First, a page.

The Importance of Religion in the US Labor Movement in the Early Nineteenth Century
During the 1840s, workers who struggled for a shorter work day often invoked their religious beliefs to defend their position. Although many scholars have assumed that religion undermined labor militancy, this research proves the opposite. Religion was a particularly important vector for channeling the participation of women in this labor struggle.
BY: Prof. Dr. Teresa Murphy
Teresa Murphy is a Senior Fulbright Scholar as UIN Sunan Kalijaga and an Associate Professor of American Studies at George Washington University in Washington, D.C. She is the author of Ten Hours’ Labor: Religion, Reform, and Gender in Early New England; and the co-author (with Mari Jo Buhle and Jane Gerhard) of Women and the Making of America. She is currently completing a book on the origins of women’s history, as a genre, in the late eighteenth and early nineteenth century.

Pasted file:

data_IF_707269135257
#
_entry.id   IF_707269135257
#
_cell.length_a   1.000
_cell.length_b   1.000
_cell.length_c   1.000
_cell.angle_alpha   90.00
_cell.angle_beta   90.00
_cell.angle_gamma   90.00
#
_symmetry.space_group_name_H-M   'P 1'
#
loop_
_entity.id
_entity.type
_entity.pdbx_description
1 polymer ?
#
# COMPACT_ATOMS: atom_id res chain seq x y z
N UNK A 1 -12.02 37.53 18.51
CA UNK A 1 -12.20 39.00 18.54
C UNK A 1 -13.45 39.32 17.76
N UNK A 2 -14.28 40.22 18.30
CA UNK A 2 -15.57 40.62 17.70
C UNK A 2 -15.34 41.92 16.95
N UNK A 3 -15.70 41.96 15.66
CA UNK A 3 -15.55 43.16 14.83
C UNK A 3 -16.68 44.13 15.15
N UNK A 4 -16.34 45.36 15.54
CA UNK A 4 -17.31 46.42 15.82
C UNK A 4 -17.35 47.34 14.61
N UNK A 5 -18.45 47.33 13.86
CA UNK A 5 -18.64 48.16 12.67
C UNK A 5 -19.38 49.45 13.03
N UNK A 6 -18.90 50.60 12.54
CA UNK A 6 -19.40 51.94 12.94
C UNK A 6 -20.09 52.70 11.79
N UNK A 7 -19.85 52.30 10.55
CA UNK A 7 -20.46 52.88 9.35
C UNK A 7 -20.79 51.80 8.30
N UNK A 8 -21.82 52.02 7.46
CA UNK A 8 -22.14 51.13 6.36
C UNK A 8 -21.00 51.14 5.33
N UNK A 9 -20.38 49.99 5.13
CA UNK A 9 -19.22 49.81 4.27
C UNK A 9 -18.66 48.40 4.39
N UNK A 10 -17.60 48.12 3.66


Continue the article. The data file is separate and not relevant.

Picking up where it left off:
MAY 04, 2011 @ 12.00 to 14.00 WIB
Room 306 UGM Graduate School Teknika Utara Pogung Yogyakarta
Interreligious Studies (ICRS)
UGM Graduate School, Third Floor
Jln. Teknika Utara Pogung Yogyakarta 55281 Indonesia
Email: email@example.com; firstname.lastname@example.org
Mobile: +62 821 33 419548
This post is also available in: Indonesian